Monday, 7 July 2008

perfumes, organic chemicals and other nasties

When they decided to replace the carpet in our office a few years ago, we had no idea how much of an effect it would have. I am not normally affected by chemicals, but the solvents in the adhesives (I think) gave me headaches and a heavy head for days, and stank to high heaven for weeks and weeks. One of my colleagues was pregnant, and we all wondered what the chemicals might be doing to the baby, but he was OK.

We who live in so-called advanced western societies seem to be increasingly affected by chemicals - not just the well known asthma or allergies to pollens, but all sorts of odd and debilitating sensitivities to chemicals like volatile organic compounds, solvents, adhesives, petrol, perfumes and deodorisers, and food additives. Some say as many as 15% of the population have adverse health impacts from these chemicals.

Those affected can have their lives seriously curtailed, and sometimes made a real misery. Here are some effects I have observed in others:

  • re-carpeting an office (not the one mentioned above) left a worker so sensitised that several years later they were still unable to visit that office for very long;
  • application of a sealant to a concrete driveway left a neighbour with a bedroom window close to the drive unable to sleep in the bedroom for four months;
  • chemicals used in modern car interiors make it impossible for some people to travel in them without being adversely affected;
  • use of chemical air fresheners in motels and hotels make them hazardous for some visitors;
  • some washing powders and fabric softeners are perfumed, causing significant irritation and inability to sleep, for some;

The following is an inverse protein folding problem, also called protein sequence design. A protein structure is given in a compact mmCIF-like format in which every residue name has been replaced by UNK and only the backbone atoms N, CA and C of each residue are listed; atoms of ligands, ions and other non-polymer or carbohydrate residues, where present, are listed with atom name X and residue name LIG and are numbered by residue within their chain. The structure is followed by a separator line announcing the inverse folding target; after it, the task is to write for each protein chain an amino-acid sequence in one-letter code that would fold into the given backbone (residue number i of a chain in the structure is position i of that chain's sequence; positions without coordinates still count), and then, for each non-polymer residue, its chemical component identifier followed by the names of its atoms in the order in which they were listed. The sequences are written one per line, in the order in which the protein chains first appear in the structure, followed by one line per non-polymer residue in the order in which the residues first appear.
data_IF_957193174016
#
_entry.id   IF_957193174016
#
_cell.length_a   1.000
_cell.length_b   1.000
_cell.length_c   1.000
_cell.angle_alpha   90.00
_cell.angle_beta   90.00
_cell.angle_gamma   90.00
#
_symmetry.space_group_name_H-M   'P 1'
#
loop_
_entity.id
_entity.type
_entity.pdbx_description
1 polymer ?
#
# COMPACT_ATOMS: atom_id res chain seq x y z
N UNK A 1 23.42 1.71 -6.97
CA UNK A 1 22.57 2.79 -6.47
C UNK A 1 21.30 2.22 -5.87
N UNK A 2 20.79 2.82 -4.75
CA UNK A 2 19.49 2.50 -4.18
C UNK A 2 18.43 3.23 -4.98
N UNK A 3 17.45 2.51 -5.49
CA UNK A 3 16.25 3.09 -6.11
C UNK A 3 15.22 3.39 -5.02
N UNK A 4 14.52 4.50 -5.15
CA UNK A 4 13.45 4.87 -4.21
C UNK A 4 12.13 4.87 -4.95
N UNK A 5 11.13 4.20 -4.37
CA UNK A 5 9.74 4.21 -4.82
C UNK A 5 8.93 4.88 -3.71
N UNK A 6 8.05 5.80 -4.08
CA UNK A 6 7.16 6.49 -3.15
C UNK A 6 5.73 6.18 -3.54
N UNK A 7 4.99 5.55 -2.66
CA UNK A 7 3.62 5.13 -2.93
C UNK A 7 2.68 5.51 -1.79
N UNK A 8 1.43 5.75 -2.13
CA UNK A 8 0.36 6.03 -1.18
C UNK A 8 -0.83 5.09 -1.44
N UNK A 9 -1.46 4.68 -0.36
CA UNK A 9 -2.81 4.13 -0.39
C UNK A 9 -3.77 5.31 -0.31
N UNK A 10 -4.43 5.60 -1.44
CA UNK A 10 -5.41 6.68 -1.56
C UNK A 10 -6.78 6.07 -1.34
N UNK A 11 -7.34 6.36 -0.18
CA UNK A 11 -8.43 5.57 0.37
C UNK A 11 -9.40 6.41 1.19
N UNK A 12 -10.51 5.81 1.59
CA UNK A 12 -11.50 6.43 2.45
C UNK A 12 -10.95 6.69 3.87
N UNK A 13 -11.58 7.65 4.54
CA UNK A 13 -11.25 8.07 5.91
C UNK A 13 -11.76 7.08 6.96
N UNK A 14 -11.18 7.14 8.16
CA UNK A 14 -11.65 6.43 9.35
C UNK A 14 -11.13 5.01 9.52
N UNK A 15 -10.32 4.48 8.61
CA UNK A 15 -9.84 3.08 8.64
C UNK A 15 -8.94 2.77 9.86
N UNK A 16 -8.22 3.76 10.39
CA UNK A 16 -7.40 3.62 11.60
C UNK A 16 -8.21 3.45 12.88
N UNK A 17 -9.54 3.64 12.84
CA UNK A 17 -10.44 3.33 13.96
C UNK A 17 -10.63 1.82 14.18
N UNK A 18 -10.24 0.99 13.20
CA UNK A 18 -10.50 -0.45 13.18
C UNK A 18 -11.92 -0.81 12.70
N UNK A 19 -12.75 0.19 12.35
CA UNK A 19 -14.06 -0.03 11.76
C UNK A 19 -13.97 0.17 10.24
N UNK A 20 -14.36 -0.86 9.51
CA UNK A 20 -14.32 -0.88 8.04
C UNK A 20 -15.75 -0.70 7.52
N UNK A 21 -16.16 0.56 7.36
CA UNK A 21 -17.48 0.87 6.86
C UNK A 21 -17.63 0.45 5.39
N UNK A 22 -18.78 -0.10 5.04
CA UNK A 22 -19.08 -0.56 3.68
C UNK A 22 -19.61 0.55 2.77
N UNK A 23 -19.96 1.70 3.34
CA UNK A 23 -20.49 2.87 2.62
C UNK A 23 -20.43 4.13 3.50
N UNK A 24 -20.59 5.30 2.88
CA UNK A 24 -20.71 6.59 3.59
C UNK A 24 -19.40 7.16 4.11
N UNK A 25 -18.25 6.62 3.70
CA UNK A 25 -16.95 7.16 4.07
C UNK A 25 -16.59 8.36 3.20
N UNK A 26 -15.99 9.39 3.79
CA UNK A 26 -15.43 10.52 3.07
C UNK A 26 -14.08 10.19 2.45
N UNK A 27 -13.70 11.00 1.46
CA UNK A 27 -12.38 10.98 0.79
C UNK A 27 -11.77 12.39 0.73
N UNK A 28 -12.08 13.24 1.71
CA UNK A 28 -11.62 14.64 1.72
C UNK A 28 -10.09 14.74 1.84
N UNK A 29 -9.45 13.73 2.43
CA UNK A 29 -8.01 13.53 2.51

• perfumes and after-shaves can cause some people to react, and have to move out of the room.

Medical science so far understands little about these sensitivities, and "cures" are a long way off. Those of us who are not affected need to become more aware of these problems and more sensitive to the distress of others. And it is easy to help:

  • Do you really have to wear after-shave and perfume? Could you at least wear less, and choose a less perfumed brand?
  • It is easy to find "green" and non-allergenic washing powders.
  • If smokers don't smoke in confined spaces such as motel rooms, managers have less need to use chemical air fresheners.
  • It would be wonderful if the manufacturing and building industries could develop and use less intrusive and unhealthy solvents, adhesives and chemicals generally.

Read more about Fragrances and Chemical Sensitivities, Allergies to Perfumes (people's stories) and Multiple Chemical Sensitivities. Anyone have their own story to tell?


  1. Kind of ironic that we have come so far with what we thought was cleanliness, only to find ourselves more sensitive and frequently ill.

  2. Yeah, it's called progress! : )


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